Arijit Pasayat, J.
1. The State of Bihar is in appeal against the order of the learned Single Judge who by the same held that there was violation of the Court's order. Without indicating as to what was the consequence of such violation, it directed re-consideration of the order purported to have been passed in compliance with the direction of the High Court. According to the learned counsel for the appellant-State there was no violation of the High Court's order and as such the finding recorded and the direction for re-consideration are not sustainable in law.
2. Per contra, learned counsel for the respondent, who was the applicant before the High Court, for initiation of contempt proceedings submitted that learned Single Judge was justified in holding that there was violation of the Court's order but having said so, should not have directed for re-consideration and on the other should have punished the contemnor.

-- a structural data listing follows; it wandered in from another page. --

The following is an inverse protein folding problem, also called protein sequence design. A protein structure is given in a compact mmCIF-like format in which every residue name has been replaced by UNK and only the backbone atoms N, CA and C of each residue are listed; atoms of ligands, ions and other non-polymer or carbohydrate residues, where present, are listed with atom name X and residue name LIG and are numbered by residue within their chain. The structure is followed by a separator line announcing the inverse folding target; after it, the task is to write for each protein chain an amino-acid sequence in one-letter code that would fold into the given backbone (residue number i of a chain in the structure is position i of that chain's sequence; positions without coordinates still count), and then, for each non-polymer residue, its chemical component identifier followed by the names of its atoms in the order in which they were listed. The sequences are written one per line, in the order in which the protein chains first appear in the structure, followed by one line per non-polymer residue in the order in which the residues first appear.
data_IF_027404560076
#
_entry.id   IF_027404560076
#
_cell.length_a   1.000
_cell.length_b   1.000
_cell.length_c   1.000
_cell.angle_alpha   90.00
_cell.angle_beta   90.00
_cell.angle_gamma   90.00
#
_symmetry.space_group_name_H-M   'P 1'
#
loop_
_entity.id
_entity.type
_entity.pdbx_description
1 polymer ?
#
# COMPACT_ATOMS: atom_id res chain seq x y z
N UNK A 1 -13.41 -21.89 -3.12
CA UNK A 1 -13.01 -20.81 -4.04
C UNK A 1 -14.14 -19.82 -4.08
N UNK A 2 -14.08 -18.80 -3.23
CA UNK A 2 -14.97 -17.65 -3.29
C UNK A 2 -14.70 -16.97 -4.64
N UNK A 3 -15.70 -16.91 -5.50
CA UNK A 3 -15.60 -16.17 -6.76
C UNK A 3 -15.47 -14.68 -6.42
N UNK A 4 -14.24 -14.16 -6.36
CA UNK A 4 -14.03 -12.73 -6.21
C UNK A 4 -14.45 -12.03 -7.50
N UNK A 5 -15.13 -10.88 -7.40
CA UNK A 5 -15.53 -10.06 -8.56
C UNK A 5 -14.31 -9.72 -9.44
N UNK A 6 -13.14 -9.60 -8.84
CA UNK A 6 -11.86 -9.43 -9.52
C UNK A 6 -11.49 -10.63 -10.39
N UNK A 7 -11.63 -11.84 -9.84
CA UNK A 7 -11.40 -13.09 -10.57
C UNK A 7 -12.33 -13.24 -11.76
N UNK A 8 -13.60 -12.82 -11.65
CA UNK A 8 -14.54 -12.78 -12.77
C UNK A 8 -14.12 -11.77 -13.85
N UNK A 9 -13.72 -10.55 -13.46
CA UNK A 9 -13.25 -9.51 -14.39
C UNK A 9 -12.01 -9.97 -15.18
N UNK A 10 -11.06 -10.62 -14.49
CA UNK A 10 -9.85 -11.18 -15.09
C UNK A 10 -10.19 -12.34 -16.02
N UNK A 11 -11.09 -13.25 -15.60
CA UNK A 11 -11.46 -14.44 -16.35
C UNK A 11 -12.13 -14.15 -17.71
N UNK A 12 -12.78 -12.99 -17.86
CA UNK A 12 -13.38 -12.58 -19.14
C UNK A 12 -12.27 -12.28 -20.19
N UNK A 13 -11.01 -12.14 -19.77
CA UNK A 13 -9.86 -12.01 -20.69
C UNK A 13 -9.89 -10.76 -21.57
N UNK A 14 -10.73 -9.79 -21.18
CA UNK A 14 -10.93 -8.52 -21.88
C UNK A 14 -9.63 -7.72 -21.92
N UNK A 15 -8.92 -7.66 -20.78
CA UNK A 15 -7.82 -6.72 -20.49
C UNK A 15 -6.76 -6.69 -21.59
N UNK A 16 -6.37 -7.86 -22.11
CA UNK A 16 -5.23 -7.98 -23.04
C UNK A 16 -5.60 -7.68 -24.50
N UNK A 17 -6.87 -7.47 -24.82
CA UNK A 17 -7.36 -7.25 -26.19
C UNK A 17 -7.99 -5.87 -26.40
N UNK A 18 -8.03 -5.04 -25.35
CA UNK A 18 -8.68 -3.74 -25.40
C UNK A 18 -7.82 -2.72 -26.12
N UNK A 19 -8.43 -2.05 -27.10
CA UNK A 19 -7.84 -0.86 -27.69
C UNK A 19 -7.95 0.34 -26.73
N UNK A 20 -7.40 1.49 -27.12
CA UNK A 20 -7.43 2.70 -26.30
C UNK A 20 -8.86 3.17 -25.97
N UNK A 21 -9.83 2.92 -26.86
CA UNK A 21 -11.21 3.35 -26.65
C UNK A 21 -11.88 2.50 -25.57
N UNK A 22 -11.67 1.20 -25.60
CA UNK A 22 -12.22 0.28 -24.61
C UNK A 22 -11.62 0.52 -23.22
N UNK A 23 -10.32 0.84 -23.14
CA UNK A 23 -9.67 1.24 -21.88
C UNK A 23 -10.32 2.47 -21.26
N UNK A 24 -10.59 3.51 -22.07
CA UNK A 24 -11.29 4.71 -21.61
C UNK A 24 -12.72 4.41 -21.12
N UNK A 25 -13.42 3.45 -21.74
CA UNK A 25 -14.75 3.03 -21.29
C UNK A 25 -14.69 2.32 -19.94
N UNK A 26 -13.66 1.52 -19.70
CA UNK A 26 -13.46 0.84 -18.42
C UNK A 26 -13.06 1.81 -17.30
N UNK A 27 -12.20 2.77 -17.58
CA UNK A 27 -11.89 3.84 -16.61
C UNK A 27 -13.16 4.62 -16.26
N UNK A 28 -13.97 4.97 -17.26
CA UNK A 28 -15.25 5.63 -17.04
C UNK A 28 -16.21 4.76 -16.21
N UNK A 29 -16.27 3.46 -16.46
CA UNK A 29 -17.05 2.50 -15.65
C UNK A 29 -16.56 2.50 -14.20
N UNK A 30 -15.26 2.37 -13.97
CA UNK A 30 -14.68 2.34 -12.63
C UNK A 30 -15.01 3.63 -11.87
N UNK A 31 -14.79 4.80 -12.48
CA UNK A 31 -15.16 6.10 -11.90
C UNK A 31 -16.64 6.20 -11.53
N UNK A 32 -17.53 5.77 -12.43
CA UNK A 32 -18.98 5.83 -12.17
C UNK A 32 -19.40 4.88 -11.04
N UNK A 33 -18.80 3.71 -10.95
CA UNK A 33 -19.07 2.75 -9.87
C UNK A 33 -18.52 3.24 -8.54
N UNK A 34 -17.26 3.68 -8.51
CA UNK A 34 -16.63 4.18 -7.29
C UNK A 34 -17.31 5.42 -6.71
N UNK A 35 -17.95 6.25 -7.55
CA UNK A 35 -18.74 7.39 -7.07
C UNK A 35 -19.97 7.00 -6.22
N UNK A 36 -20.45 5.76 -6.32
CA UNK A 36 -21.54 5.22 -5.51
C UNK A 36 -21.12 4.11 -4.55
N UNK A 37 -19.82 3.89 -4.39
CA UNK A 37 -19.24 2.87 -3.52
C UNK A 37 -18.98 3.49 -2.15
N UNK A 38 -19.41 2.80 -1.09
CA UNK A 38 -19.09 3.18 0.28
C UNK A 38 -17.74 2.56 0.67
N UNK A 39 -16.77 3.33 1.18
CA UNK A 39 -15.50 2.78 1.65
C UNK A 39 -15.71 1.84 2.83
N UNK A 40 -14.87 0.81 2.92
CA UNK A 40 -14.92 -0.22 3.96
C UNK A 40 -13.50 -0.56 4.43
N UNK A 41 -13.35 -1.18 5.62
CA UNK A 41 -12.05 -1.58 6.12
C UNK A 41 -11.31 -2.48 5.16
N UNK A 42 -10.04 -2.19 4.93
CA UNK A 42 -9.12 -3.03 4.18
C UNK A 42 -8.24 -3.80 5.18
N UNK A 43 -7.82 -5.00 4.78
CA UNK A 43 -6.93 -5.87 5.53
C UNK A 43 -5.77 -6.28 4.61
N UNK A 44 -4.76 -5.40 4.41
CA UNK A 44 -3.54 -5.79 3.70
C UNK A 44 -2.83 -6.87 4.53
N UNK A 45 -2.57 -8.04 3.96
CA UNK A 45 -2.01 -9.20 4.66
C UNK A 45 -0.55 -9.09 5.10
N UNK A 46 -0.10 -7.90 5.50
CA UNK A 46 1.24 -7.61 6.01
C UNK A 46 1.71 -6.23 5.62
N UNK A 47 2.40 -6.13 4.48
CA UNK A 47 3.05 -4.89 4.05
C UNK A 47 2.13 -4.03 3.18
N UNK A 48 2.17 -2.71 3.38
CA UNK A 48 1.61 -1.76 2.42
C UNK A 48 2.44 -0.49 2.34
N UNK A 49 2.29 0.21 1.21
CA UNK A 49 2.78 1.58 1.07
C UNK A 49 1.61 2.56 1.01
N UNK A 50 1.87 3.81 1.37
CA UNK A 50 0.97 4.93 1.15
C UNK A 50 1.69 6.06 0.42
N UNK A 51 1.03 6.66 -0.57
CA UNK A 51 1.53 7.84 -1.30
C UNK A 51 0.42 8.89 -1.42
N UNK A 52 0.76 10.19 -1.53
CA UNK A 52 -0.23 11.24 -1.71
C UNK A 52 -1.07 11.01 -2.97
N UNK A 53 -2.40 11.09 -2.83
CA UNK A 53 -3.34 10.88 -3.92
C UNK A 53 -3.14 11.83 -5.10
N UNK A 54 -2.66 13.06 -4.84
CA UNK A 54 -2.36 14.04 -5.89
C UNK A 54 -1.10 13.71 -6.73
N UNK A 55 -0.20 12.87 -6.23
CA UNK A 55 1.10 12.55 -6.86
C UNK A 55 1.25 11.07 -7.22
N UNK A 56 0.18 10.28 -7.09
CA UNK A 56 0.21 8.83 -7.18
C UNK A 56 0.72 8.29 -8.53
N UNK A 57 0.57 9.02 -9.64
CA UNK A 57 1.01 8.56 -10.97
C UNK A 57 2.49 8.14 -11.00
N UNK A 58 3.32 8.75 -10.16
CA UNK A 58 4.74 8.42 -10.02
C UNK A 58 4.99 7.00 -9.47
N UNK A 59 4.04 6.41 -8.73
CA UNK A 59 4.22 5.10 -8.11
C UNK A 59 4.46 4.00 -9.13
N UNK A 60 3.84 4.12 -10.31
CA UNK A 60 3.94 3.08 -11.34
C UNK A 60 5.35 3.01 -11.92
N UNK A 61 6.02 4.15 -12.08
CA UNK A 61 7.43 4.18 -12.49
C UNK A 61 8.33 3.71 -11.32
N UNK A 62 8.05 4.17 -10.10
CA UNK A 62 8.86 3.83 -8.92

3. While dealing with an application for contempt, the Court is really concerned with the question whether the earlier decision, which has received its finality, had been complied with or not. It would not be permissible for a Court to examine the correctness of the earlier decision which had not been assailed and to take the view different than what was taken in the earlier decision. A similar view was taken in K.G. Derasari and Another. vs. Union of India and Others. (2001 (10) SCC 496). The Court exercising contempt jurisdiction is primarily concerned with the question of contumacious conduct of the party who is alleged to have committed default in complying with the directions in the judgment or order. If there was no ambiguity or indefiniteness in the order, it is for the concerned party to approach the higher Court if according to him the same is not legally tenable. Such a question has necessarily to be agitated before the higher Court. The Court exercising contempt jurisdiction cannot take upon itself power to decide the original proceedings in a manner not dealt with by the Court passing the judgment or order. Though strong reliance was placed by learned counsel for the State of Bihar on a three-Judge Bench decision in Niaz Mohammad and Others vs. State of Haryana and Others. (1994 (6) SCC 352), we find that the same has no application to the facts of the present case. In that case the question arose about the impossibility to obey the order. If that was the stand of the State, the least it could have done was to assail correctness of the judgment before the higher Court. State took diametrically opposite stands before this Court. One was that there was no specific direction to do anything in particular and, second was what was required to be done has been done. If what was to be done has been done, it cannot certainly be said that there was impossibility to carry out the orders. In any event, the High Court has not recorded a finding that the direction given earlier was impossible to be carried out or that the direction given has been complied with.